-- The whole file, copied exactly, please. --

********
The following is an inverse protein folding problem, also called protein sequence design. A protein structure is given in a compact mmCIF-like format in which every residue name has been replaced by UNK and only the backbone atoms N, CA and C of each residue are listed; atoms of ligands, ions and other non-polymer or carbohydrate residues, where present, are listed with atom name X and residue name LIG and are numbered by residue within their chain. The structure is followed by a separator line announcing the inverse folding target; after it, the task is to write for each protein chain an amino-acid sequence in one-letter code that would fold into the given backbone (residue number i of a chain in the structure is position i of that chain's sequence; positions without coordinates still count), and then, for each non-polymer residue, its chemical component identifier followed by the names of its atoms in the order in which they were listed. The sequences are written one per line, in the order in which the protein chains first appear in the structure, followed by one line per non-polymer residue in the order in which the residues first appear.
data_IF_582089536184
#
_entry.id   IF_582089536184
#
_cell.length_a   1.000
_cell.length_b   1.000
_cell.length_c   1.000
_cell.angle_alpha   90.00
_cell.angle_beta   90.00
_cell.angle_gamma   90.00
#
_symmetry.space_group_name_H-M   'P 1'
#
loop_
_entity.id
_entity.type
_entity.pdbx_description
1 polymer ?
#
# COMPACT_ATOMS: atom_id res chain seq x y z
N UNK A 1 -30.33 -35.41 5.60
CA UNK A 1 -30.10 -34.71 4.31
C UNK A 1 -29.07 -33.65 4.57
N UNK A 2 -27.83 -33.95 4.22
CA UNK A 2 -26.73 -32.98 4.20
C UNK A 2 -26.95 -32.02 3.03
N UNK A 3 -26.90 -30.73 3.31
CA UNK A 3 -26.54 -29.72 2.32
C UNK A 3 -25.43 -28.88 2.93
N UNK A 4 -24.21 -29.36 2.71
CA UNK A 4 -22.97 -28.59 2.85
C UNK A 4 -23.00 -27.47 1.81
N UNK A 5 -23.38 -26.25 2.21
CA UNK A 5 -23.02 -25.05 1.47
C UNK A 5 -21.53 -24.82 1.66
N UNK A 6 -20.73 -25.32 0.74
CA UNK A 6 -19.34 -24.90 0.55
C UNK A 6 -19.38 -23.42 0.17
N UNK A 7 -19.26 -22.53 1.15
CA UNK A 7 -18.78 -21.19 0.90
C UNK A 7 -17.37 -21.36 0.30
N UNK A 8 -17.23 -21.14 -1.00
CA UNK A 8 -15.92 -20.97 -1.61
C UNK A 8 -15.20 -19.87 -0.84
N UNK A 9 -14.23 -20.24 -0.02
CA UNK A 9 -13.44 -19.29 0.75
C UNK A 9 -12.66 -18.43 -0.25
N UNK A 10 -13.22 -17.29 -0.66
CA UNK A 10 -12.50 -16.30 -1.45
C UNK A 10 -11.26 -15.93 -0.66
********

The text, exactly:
The following is an inverse protein folding problem, also called protein sequence design. A protein structure is given in a compact mmCIF-like format in which every residue name has been replaced by UNK and only the backbone atoms N, CA and C of each residue are listed; atoms of ligands, ions and other non-polymer or carbohydrate residues, where present, are listed with atom name X and residue name LIG and are numbered by residue within their chain. The structure is followed by a separator line announcing the inverse folding target; after it, the task is to write for each protein chain an amino-acid sequence in one-letter code that would fold into the given backbone (residue number i of a chain in the structure is position i of that chain's sequence; positions without coordinates still count), and then, for each non-polymer residue, its chemical component identifier followed by the names of its atoms in the order in which they were listed. The sequences are written one per line, in the order in which the protein chains first appear in the structure, followed by one line per non-polymer residue in the order in which the residues first appear.
data_IF_582089536184
#
_entry.id   IF_582089536184
#
_cell.length_a   1.000
_cell.length_b   1.000
_cell.length_c   1.000
_cell.angle_alpha   90.00
_cell.angle_beta   90.00
_cell.angle_gamma   90.00
#
_symmetry.space_group_name_H-M   'P 1'
#
loop_
_entity.id
_entity.type
_entity.pdbx_description
1 polymer ?
#
# COMPACT_ATOMS: atom_id res chain seq x y z
N UNK A 1 -30.33 -35.41 5.60
CA UNK A 1 -30.10 -34.71 4.31
C UNK A 1 -29.07 -33.65 4.57
N UNK A 2 -27.83 -33.95 4.22
CA UNK A 2 -26.73 -32.98 4.20
C UNK A 2 -26.95 -32.02 3.03
N UNK A 3 -26.90 -30.73 3.31
CA UNK A 3 -26.54 -29.72 2.32
C UNK A 3 -25.43 -28.88 2.93
N UNK A 4 -24.21 -29.36 2.71
CA UNK A 4 -22.97 -28.59 2.85
C UNK A 4 -23.00 -27.47 1.81
N UNK A 5 -23.38 -26.25 2.21
CA UNK A 5 -23.02 -25.05 1.47
C UNK A 5 -21.53 -24.82 1.66
N UNK A 6 -20.73 -25.32 0.74
CA UNK A 6 -19.34 -24.90 0.55
C UNK A 6 -19.38 -23.42 0.17
N UNK A 7 -19.26 -22.53 1.15
CA UNK A 7 -18.78 -21.19 0.90
C UNK A 7 -17.37 -21.36 0.30
N UNK A 8 -17.23 -21.14 -1.00
CA UNK A 8 -15.92 -20.97 -1.61
C UNK A 8 -15.20 -19.87 -0.84
N UNK A 9 -14.23 -20.24 -0.02
CA UNK A 9 -13.44 -19.29 0.75
C UNK A 9 -12.66 -18.43 -0.25
N UNK A 10 -13.22 -17.29 -0.66
CA UNK A 10 -12.50 -16.30 -1.45
C UNK A 10 -11.26 -15.93 -0.66